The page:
"Look For" Advertising: Advertising that encourages the consumer to "look for" the color, seal, medallion, sticker or other device which the sponsor wants to establish as a protectable mark or trade dress. Examples are "Just look for the blue, white and red State of Maine trademark the next time you're shopping for potatoes" and the International Ladies' Garment Workers' Union song and slogan "Look for the union label."

Olfactory Mark: A mark consisting of a distinctive scent, often applied to goods or containers or displays for the goods. The first such mark registered at the USPTO was a floral fragrance applied to thread and yarn (U.S. Reg. No. 1,639,128). See also, e.g., U.S. Reg. No. 3,143,735 for a vanilla scent applied to office supplies.

Principal Register: The Register maintained by the USPTO listing marks which are or have become distinctive, i.e., capable of distinguishing the products of the owner from those of others. Marks registered on the Principal Register enjoy greater protection than those on the Supplemental Register. Excluded from this Register are non-distinctive subject matter such as descriptive designations, marks "primarily merely surnames," and certain misdescriptive marks.

Product Mark: A mark associated with a particular product, as distinguished from a house mark which relates to the entire business. Product marks include TERCEL, AVALON, COROLLA, and CAMRY, which reside under the TOYOTA house mark.

Secondary Meaning:
The additional significance that a word, slogan, design, or other device achieves as an indication of source or origin, in contrast to its primary significance as descriptive or other non-distinctive subject matter. Secondary meaning is attained when, after extensive use and advertising, the public perceives the otherwise non-distinctive device as an indication or source or origin. TASTY for foods was registered at the USPTO with secondary meaning (U.S. Reg. No. 2,092,872); so was DIGITAL for computer equipment (U.S. Reg. 2,353,022 (expired)). Secondary meaning is also referred to as "acquired distinctiveness."

Service Mark: A word, name, symbol, or device, or any combination thereof, used by a person or entity to identify and distinguish the services of one person or entity from the services of others and to indicate the source of the services, even if that source is unknown. Most insurance marks like GEICO and TRANSAMERICA are entirely or primarily service marks rather than trademarks since the owners are exclusively or primarily offering services rather than goods. For these purposes a "service" is a real activity performed to the order of, or for the benefit of, someone other than the trademark user, which activity must be qualitatively different from anything necessarily done in connection with the sale of the trademark user's goods or the performance of another service.

Slogan: A phrase or statement that helps promote interest in a company or its products, frequently descriptive or highly suggestive, directly touting a specific quality or benefit, often intended for short term use, and typically longer than a tagline. Examples are the British Airways slogan THE WORLD'S FAVOURITE AIRLINE and the New York Times slogan ALL THE NEWS THAT'S FIT TO PRINT.

Sound Mark: A mark comprised of a distinctive sound or of a combination or series of sounds, e.g., the NBC chimes (U.S. Reg. No. 916,522) or the Twentieth Century Fox musical phrase (U.S. Reg. No. 3,141,398).

State Registration: A registration at a State trademark registry in any of the 50 States in the U.S.A.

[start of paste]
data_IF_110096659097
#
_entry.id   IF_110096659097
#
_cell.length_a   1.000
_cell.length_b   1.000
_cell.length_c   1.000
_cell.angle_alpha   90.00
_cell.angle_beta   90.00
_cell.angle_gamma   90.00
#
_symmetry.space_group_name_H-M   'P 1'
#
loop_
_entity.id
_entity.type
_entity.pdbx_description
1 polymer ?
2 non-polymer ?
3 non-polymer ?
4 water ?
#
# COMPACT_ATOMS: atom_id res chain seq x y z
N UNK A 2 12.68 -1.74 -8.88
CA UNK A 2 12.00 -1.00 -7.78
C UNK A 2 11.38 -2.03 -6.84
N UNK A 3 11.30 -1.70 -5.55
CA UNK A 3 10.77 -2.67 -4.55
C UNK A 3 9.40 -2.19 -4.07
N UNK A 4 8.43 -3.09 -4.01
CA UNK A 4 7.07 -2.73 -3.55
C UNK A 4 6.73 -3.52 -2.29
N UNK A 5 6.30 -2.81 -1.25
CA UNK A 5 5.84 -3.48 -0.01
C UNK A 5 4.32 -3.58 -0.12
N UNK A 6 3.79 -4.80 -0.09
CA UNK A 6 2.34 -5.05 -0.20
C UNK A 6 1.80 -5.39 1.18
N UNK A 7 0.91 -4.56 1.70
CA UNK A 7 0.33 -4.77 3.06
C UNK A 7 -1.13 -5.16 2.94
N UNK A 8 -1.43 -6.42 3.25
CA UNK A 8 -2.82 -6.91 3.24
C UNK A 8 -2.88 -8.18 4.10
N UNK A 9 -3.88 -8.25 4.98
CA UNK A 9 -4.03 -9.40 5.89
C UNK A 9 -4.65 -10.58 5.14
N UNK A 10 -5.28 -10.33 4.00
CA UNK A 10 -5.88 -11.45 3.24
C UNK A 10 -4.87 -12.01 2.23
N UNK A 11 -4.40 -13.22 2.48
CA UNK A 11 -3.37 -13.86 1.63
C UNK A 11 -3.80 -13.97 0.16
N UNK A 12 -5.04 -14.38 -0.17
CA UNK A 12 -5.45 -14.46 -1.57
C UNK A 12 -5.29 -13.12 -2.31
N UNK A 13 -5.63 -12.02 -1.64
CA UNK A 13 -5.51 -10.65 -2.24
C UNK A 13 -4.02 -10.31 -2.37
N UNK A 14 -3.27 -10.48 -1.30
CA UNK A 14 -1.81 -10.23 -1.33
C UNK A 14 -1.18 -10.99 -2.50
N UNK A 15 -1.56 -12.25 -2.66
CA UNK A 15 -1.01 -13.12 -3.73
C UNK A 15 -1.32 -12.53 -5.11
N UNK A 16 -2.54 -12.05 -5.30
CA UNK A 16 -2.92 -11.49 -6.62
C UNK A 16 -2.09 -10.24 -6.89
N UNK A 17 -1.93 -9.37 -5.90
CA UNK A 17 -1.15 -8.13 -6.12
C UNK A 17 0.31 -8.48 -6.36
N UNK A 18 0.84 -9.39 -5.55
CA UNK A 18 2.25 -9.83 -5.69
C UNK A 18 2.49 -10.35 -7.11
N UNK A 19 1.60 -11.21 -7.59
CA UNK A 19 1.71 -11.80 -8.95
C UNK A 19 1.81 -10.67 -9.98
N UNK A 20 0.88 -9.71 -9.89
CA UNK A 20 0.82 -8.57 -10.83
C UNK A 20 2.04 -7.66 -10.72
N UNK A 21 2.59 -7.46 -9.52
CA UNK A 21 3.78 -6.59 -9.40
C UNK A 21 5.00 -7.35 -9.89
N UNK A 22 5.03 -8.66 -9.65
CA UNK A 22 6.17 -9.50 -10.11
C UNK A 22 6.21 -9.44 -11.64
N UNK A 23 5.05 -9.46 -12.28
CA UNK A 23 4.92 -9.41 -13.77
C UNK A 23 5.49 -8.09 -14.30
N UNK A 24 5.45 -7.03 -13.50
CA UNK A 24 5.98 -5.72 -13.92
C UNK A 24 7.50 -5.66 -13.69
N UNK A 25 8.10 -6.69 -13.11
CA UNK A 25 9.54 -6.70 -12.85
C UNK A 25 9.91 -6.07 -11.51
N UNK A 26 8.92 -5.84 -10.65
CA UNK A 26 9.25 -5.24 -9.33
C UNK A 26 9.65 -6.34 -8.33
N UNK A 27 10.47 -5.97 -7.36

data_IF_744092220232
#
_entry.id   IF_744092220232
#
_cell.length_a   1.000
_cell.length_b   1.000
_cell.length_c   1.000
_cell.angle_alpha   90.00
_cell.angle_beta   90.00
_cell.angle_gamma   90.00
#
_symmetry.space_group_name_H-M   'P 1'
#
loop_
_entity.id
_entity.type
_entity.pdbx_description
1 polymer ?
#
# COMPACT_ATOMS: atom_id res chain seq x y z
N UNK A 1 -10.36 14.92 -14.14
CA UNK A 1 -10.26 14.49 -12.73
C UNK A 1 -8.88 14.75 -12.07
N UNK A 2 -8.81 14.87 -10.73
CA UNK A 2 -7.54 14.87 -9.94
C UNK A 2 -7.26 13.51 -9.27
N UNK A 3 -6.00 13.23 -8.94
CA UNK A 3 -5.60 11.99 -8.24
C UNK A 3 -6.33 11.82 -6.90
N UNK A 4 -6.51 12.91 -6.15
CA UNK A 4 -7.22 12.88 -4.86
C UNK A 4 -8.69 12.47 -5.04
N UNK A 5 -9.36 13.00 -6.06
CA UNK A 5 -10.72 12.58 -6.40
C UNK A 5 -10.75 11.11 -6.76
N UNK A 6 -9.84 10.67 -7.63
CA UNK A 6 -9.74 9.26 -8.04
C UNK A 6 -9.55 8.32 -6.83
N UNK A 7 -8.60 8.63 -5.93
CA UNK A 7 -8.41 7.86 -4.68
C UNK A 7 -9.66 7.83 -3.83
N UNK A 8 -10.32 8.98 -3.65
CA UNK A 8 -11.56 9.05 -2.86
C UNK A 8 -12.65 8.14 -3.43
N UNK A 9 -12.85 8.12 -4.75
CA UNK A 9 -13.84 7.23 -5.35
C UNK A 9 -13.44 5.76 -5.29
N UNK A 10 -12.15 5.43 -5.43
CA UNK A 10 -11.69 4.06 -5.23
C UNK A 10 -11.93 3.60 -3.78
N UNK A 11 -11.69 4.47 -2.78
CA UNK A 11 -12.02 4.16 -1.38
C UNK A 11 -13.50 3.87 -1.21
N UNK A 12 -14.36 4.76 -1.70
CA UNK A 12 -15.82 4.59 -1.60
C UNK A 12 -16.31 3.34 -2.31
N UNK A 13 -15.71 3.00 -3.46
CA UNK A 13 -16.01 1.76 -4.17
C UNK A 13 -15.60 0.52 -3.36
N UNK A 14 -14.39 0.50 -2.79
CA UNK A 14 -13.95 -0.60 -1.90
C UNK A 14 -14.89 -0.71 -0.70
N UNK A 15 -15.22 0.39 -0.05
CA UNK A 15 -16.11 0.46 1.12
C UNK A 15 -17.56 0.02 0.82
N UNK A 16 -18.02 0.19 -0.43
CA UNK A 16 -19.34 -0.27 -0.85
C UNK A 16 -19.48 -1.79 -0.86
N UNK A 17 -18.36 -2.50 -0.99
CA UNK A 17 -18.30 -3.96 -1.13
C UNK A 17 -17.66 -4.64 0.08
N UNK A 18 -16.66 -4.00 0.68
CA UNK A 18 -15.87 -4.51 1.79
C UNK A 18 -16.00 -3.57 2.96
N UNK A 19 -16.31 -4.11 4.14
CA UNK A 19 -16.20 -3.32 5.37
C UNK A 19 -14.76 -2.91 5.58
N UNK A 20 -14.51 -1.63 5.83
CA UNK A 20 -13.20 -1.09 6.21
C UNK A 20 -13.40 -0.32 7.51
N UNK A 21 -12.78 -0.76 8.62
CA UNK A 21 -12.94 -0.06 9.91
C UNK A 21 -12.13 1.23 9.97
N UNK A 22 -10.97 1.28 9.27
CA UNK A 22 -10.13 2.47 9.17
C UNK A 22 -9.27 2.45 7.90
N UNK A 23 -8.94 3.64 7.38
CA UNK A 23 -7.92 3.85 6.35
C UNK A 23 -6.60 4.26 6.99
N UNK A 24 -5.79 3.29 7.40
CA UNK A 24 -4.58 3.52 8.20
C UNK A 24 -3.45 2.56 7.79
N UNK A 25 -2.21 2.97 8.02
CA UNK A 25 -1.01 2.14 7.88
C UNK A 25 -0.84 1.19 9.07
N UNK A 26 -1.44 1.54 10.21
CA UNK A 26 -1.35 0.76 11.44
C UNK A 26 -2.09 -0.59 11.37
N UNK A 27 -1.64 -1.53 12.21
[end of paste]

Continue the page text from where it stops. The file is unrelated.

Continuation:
Suggestive Mark: A mark which intimates or suggests the goods or services, or their characteristics, without being descriptive, so that the underlying connection between the mark and the goods or services only appears upon reflection or upon exercise of the customer's knowledge or imagination, e.g., MOUSE SEED for rodent poison or SUNKIST for fruits.

Supplemental Register: The Register maintained by the USPTO which lists marks potentially capable of distinguishing the owner's products from those of others but not registerable on the Principal Register. E.g., descriptive or geographically descriptive marks as well as surnames are possibly registerable on the Supplemental Register. Supplemental Register registrations provide fewer benefits than those on the Principal Register.

Tagline: A very short phrase or other short combination of words that reflects the tone, essence or premise of a company or its products, frequently two to four words in length, arbitrary or remotely suggestive, metaphoric or imaginative, and designed for long term use. Examples are the NIKE tagline JUST DO IT and IMPOSSIBLE IS NOTHING associated with ADIDAS.

Trade Dress: The distinctive, non-functional appearance of a product, its packaging or presentation, arising from features such as size, shape, colors, arrangement, texture, and graphic design. The packaging for KODAK and FUJI film are trade dresses; so would be the decorations, interior arrangements, and color schemes of the TACO CABANA restaurants.

Trade Name: The name used by a person or entity to identify his/her/its business, as distinct from a trademark or service mark, e.g., Eastman Kodak Company as distinct from KODAK, Xerox, Inc. as distinct from XEROX, and Atlantic Richfield Company in contrast to ARCO.

Trademark: A word, name, symbol, or device, or any combination thereof, used by a person or entity to identify and distinguish his/her/its goods from those manufactured or sold by others and to indicate the source of the goods, even if the source is unknown.

Word Mark: A mark comprised of text, consisting of letters or other typographical elements, or both, e.g., MINOLTA, COBRA, 7-ELEVEN, W3C, BLACK & DECKER, VICTORIA'S SECRET, and M@DNOYZ.


"There. I guess King George will be able to
read that!" — John Hancock on boldly signing his name to the Declaration of Independence in 1776